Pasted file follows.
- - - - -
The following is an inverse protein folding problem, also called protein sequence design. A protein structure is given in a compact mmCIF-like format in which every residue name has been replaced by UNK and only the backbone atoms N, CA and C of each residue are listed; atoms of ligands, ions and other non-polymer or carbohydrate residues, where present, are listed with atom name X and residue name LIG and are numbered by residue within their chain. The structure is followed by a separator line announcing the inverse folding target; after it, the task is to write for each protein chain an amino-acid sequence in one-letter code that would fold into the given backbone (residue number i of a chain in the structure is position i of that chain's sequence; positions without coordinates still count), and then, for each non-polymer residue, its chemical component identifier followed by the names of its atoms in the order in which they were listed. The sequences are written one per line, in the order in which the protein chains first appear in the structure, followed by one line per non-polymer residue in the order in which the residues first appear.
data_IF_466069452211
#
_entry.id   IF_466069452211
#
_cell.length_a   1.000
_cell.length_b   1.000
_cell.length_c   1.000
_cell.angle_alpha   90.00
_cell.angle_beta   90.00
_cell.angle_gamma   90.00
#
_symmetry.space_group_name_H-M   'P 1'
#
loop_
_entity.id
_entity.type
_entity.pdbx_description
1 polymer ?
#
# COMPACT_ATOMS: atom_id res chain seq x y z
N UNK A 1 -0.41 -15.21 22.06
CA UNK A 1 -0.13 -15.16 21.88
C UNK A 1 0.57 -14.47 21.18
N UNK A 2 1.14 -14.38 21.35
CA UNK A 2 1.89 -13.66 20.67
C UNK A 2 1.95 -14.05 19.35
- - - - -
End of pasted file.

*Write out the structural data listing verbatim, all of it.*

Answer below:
The following is an inverse protein folding problem, also called protein sequence design. A protein structure is given in a compact mmCIF-like format in which every residue name has been replaced by UNK and only the backbone atoms N, CA and C of each residue are listed; atoms of ligands, ions and other non-polymer or carbohydrate residues, where present, are listed with atom name X and residue name LIG and are numbered by residue within their chain. The structure is followed by a separator line announcing the inverse folding target; after it, the task is to write for each protein chain an amino-acid sequence in one-letter code that would fold into the given backbone (residue number i of a chain in the structure is position i of that chain's sequence; positions without coordinates still count), and then, for each non-polymer residue, its chemical component identifier followed by the names of its atoms in the order in which they were listed. The sequences are written one per line, in the order in which the protein chains first appear in the structure, followed by one line per non-polymer residue in the order in which the residues first appear.
data_IF_466069452211
#
_entry.id   IF_466069452211
#
_cell.length_a   1.000
_cell.length_b   1.000
_cell.length_c   1.000
_cell.angle_alpha   90.00
_cell.angle_beta   90.00
_cell.angle_gamma   90.00
#
_symmetry.space_group_name_H-M   'P 1'
#
loop_
_entity.id
_entity.type
_entity.pdbx_description
1 polymer ?
#
# COMPACT_ATOMS: atom_id res chain seq x y z
N UNK A 1 -0.41 -15.21 22.06
CA UNK A 1 -0.13 -15.16 21.88
C UNK A 1 0.57 -14.47 21.18
N UNK A 2 1.14 -14.38 21.35
CA UNK A 2 1.89 -13.66 20.67
C UNK A 2 1.95 -14.05 19.35